PhiloWeb Projet FP7 Marie Curie (Philosophie du Web : Des Représentations Hypertextuelles à l’Intelligence Collective)

4, July 2011  |  Published : Events, Seminars  | 

Iri has been proud to carry out an event with Harry Halpin. Author of a thesis (Sense and Reference on the Web) that has been written under tutoring of Henry Thompson and Andy Clark at the Edinburgh university, H. Halpin was the first to introduce a Web philosophy. He also works in the W3C where he is in charge of the Federated Social Web Incubator Group, which shows the will of this organization to offer new standards for the social Web.

Aiming to develop a collaboration with Bernard Stiegler and to pursue the reflection on Web philosophy, Harry Halpin and Iri announced the project « PhiloWeb » (Programme FP7 Marie Curie n°275253) that has been recently recognized by the European Commission. This project, that will last 24 months, enables H. Halpin to join Iri to prepare a book designed to expose his research themes to a larger public.

This project follow Alexandre Monnin‘s work (Paris 1, Iri, Cnam) on Web philosophy (http://web-and-philosophy.org/) as much in his thesis as through the organization of international event such as PhiloWeb 2010 or, more recently, french-speaking like the Philosophie and Engineering, beside the IC 2011 conference of the AFIA board.

Alexandre Monnin also carries out interviews with researchers and engineers interested in those questions. Among them are Tim Berners-Lee, François Rastier, Bernard Stiegler, Bruno Bachimont, Manuel Zacklad, Eddie Soulier, Fabien Gandon, etc.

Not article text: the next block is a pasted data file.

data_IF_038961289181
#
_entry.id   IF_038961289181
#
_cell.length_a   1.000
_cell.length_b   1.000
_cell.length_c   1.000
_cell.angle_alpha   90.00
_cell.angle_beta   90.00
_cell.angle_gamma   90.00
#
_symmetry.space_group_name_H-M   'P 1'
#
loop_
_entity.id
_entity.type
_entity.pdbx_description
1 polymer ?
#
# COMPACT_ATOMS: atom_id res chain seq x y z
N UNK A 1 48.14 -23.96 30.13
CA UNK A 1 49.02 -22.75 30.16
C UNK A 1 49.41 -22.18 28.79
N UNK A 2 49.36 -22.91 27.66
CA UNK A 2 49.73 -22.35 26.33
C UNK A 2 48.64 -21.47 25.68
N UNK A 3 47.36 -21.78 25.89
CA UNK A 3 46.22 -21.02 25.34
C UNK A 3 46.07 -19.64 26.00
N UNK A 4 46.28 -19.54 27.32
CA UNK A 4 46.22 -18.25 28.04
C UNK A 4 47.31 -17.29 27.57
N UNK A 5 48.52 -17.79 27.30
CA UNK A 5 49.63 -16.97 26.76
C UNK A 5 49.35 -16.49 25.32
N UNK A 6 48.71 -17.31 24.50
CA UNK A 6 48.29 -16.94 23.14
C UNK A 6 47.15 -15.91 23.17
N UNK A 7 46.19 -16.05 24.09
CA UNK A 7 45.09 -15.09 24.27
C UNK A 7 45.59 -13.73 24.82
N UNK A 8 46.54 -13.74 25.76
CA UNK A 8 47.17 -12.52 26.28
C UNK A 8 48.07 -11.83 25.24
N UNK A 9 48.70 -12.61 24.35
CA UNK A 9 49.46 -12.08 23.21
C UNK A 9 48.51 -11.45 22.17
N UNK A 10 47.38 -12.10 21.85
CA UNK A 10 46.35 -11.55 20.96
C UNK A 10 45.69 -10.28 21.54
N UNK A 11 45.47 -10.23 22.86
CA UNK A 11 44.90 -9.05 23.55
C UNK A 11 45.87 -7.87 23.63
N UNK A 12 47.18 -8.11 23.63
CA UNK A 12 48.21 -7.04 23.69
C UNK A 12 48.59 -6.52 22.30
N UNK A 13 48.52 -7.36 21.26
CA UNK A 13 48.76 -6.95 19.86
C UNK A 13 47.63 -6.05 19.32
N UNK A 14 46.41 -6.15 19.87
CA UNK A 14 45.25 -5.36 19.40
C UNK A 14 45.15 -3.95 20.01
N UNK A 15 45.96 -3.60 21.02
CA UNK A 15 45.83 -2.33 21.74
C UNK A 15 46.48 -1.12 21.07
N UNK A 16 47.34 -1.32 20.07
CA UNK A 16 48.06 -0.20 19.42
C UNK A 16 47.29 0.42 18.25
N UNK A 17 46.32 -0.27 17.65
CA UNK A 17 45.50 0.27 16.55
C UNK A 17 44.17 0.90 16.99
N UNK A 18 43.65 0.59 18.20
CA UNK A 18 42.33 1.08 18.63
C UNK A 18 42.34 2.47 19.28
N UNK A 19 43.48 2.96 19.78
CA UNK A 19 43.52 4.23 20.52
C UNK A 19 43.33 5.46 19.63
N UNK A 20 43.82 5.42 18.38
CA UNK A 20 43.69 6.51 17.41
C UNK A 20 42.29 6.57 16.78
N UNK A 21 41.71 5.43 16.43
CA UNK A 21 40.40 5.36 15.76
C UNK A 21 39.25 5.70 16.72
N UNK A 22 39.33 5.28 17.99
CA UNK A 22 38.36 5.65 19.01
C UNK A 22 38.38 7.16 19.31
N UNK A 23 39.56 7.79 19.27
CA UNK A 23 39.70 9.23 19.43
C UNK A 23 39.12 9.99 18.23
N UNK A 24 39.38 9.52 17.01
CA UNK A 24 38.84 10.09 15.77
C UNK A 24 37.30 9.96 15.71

Interviews available here : http://www.dailymotion.com/PhiloWeb

Summary of the project :

After the success of the Web, and considering the structural changes it triggered, Web designers as well as researchers have to tackle a increasing number of difficulties which root is clearly philosophic. Among them, a lot of old issue are hiding under a new look (issue concerning knowledge, identity and language) at a time when unprecented issues are raised by the emergence of social Web and the Web of objects. In a world where technologies of information rule increasingly more, our nature as individuals changes insofar as our cognitive and social capacities outsource more and more. However, philosophers only start to link those technological stakes to the french philosophical tradition, that explores the origins of conceptual structures, and the analytical tradition strongly influenced by harshness. This project aims to be the start of a bigger project that will try to link those two traditions around a research object: the World Wide Web. A strictly pluridisciplinary approach is thus required. The final aim is to make this project concrete by writing a book provisionally named The Open World: A Philosophy of the Web.

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